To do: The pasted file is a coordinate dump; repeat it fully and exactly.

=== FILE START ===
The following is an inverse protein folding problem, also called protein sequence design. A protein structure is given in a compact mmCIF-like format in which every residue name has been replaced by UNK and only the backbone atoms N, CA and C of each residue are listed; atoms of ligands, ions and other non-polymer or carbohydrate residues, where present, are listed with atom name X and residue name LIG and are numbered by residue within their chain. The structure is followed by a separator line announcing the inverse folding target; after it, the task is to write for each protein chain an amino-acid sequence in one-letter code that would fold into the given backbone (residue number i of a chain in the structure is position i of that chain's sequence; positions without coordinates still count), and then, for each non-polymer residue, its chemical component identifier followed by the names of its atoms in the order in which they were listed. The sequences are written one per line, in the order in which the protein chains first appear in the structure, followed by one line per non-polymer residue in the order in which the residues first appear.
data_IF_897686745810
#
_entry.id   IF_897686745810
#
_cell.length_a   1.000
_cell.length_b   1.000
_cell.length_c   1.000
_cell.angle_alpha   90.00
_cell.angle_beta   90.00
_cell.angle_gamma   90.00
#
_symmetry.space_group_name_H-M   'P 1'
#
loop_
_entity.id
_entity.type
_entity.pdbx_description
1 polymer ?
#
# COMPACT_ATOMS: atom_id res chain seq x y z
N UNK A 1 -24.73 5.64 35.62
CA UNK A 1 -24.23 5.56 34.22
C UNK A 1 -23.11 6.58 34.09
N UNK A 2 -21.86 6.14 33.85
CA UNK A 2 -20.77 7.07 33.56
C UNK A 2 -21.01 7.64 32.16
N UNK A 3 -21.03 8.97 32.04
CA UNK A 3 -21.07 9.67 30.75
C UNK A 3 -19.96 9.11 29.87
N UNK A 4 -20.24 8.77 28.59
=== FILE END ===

The following is an inverse protein folding problem, also called protein sequence design. A protein structure is given in a compact mmCIF-like format in which every residue name has been replaced by UNK and only the backbone atoms N, CA and C of each residue are listed; atoms of ligands, ions and other non-polymer or carbohydrate residues, where present, are listed with atom name X and residue name LIG and are numbered by residue within their chain. The structure is followed by a separator line announcing the inverse folding target; after it, the task is to write for each protein chain an amino-acid sequence in one-letter code that would fold into the given backbone (residue number i of a chain in the structure is position i of that chain's sequence; positions without coordinates still count), and then, for each non-polymer residue, its chemical component identifier followed by the names of its atoms in the order in which they were listed. The sequences are written one per line, in the order in which the protein chains first appear in the structure, followed by one line per non-polymer residue in the order in which the residues first appear.
data_IF_897686745810
#
_entry.id   IF_897686745810
#
_cell.length_a   1.000
_cell.length_b   1.000
_cell.length_c   1.000
_cell.angle_alpha   90.00
_cell.angle_beta   90.00
_cell.angle_gamma   90.00
#
_symmetry.space_group_name_H-M   'P 1'
#
loop_
_entity.id
_entity.type
_entity.pdbx_description
1 polymer ?
#
# COMPACT_ATOMS: atom_id res chain seq x y z
N UNK A 1 -24.73 5.64 35.62
CA UNK A 1 -24.23 5.56 34.22
C UNK A 1 -23.11 6.58 34.09
N UNK A 2 -21.86 6.14 33.85
CA UNK A 2 -20.77 7.07 33.56
C UNK A 2 -21.01 7.64 32.16
N UNK A 3 -21.03 8.97 32.04
CA UNK A 3 -21.07 9.67 30.75
C UNK A 3 -19.96 9.11 29.87
N UNK A 4 -20.24 8.77 28.59